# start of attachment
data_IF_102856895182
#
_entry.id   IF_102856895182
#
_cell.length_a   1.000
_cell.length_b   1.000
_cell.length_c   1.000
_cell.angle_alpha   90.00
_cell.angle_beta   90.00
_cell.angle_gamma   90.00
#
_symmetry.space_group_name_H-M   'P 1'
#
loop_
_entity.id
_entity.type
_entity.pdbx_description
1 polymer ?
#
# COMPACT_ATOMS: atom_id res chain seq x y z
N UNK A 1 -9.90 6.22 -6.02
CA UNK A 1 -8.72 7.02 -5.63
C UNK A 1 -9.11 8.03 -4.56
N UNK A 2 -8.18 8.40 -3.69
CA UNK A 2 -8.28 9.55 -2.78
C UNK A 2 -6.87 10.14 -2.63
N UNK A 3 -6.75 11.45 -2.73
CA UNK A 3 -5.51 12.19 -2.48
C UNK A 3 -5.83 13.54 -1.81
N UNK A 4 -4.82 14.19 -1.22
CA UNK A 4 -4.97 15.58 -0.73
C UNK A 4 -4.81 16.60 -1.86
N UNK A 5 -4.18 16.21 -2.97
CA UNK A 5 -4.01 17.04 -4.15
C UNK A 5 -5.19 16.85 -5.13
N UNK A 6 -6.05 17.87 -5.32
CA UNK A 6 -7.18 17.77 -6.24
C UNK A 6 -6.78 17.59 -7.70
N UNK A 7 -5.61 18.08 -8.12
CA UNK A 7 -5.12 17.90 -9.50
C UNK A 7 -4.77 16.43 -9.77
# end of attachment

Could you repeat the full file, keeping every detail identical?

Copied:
data_IF_102856895182
#
_entry.id   IF_102856895182
#
_cell.length_a   1.000
_cell.length_b   1.000
_cell.length_c   1.000
_cell.angle_alpha   90.00
_cell.angle_beta   90.00
_cell.angle_gamma   90.00
#
_symmetry.space_group_name_H-M   'P 1'
#
loop_
_entity.id
_entity.type
_entity.pdbx_description
1 polymer ?
#
# COMPACT_ATOMS: atom_id res chain seq x y z
N UNK A 1 -9.90 6.22 -6.02
CA UNK A 1 -8.72 7.02 -5.63
C UNK A 1 -9.11 8.03 -4.56
N UNK A 2 -8.18 8.40 -3.69
CA UNK A 2 -8.28 9.55 -2.78
C UNK A 2 -6.87 10.14 -2.63
N UNK A 3 -6.75 11.45 -2.73
CA UNK A 3 -5.51 12.19 -2.48
C UNK A 3 -5.83 13.54 -1.81
N UNK A 4 -4.82 14.19 -1.22
CA UNK A 4 -4.97 15.58 -0.73
C UNK A 4 -4.81 16.60 -1.86
N UNK A 5 -4.18 16.21 -2.97
CA UNK A 5 -4.01 17.04 -4.15
C UNK A 5 -5.19 16.85 -5.13
N UNK A 6 -6.05 17.87 -5.32
CA UNK A 6 -7.18 17.77 -6.24
C UNK A 6 -6.78 17.59 -7.70
N UNK A 7 -5.61 18.08 -8.12
CA UNK A 7 -5.12 17.90 -9.50
C UNK A 7 -4.77 16.43 -9.77